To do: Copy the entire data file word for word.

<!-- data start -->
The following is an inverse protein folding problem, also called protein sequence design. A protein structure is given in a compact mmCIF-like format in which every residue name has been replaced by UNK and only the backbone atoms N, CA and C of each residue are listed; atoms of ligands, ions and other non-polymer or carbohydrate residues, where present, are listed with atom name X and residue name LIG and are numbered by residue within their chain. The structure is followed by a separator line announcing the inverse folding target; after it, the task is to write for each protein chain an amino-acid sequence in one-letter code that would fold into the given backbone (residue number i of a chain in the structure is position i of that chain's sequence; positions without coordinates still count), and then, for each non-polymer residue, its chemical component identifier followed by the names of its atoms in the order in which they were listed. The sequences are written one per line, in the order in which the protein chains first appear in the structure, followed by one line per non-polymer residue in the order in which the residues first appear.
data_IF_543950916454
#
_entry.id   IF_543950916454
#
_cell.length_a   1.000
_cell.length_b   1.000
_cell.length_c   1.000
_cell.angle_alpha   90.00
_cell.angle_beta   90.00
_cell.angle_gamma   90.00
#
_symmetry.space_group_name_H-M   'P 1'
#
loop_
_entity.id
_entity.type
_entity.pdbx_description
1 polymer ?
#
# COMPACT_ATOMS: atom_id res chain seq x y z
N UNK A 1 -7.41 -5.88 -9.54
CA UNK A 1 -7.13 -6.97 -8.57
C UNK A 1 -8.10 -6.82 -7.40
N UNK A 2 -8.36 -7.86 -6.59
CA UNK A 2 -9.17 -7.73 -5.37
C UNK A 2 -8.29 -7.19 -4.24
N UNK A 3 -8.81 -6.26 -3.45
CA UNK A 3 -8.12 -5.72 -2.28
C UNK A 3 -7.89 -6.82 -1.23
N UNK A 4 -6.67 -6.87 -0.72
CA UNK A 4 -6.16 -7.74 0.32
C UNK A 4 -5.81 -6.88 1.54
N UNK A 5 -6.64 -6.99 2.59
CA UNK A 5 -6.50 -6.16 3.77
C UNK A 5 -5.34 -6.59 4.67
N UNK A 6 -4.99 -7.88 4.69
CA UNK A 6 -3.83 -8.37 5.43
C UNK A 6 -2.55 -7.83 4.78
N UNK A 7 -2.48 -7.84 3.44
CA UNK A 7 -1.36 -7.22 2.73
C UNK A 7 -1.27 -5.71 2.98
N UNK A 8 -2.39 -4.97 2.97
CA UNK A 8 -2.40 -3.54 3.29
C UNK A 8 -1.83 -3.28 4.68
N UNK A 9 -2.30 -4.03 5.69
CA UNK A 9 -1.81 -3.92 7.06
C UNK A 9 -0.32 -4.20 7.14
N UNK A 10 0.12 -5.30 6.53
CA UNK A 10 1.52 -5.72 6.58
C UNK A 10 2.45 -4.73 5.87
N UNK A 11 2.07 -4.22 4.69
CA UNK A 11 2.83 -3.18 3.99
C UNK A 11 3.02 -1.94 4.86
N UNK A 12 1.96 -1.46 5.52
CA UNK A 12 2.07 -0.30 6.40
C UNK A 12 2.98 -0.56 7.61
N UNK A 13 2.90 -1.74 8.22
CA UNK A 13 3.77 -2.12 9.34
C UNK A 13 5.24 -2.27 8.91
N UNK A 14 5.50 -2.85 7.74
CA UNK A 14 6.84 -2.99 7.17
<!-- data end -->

The following is an inverse protein folding problem, also called protein sequence design. A protein structure is given in a compact mmCIF-like format in which every residue name has been replaced by UNK and only the backbone atoms N, CA and C of each residue are listed; atoms of ligands, ions and other non-polymer or carbohydrate residues, where present, are listed with atom name X and residue name LIG and are numbered by residue within their chain. The structure is followed by a separator line announcing the inverse folding target; after it, the task is to write for each protein chain an amino-acid sequence in one-letter code that would fold into the given backbone (residue number i of a chain in the structure is position i of that chain's sequence; positions without coordinates still count), and then, for each non-polymer residue, its chemical component identifier followed by the names of its atoms in the order in which they were listed. The sequences are written one per line, in the order in which the protein chains first appear in the structure, followed by one line per non-polymer residue in the order in which the residues first appear.
data_IF_543950916454
#
_entry.id   IF_543950916454
#
_cell.length_a   1.000
_cell.length_b   1.000
_cell.length_c   1.000
_cell.angle_alpha   90.00
_cell.angle_beta   90.00
_cell.angle_gamma   90.00
#
_symmetry.space_group_name_H-M   'P 1'
#
loop_
_entity.id
_entity.type
_entity.pdbx_description
1 polymer ?
#
# COMPACT_ATOMS: atom_id res chain seq x y z
N UNK A 1 -7.41 -5.88 -9.54
CA UNK A 1 -7.13 -6.97 -8.57
C UNK A 1 -8.10 -6.82 -7.40
N UNK A 2 -8.36 -7.86 -6.59
CA UNK A 2 -9.17 -7.73 -5.37
C UNK A 2 -8.29 -7.19 -4.24
N UNK A 3 -8.81 -6.26 -3.45
CA UNK A 3 -8.12 -5.72 -2.28
C UNK A 3 -7.89 -6.82 -1.23
N UNK A 4 -6.67 -6.87 -0.72
CA UNK A 4 -6.16 -7.74 0.32
C UNK A 4 -5.81 -6.88 1.54
N UNK A 5 -6.64 -6.99 2.59
CA UNK A 5 -6.50 -6.16 3.77
C UNK A 5 -5.34 -6.59 4.67
N UNK A 6 -4.99 -7.88 4.69
CA UNK A 6 -3.83 -8.37 5.43
C UNK A 6 -2.55 -7.83 4.78
N UNK A 7 -2.48 -7.84 3.44
CA UNK A 7 -1.36 -7.22 2.73
C UNK A 7 -1.27 -5.71 2.98
N UNK A 8 -2.39 -4.97 2.97
CA UNK A 8 -2.40 -3.54 3.29
C UNK A 8 -1.83 -3.28 4.68
N UNK A 9 -2.30 -4.03 5.69
CA UNK A 9 -1.81 -3.92 7.06
C UNK A 9 -0.32 -4.20 7.14
N UNK A 10 0.12 -5.30 6.53
CA UNK A 10 1.52 -5.72 6.58
C UNK A 10 2.45 -4.73 5.87
N UNK A 11 2.07 -4.22 4.69
CA UNK A 11 2.83 -3.18 3.99
C UNK A 11 3.02 -1.94 4.86
N UNK A 12 1.96 -1.46 5.52
CA UNK A 12 2.07 -0.30 6.40
C UNK A 12 2.98 -0.56 7.61
N UNK A 13 2.90 -1.74 8.22
CA UNK A 13 3.77 -2.12 9.34
C UNK A 13 5.24 -2.27 8.91
N UNK A 14 5.50 -2.85 7.74
CA UNK A 14 6.84 -2.99 7.17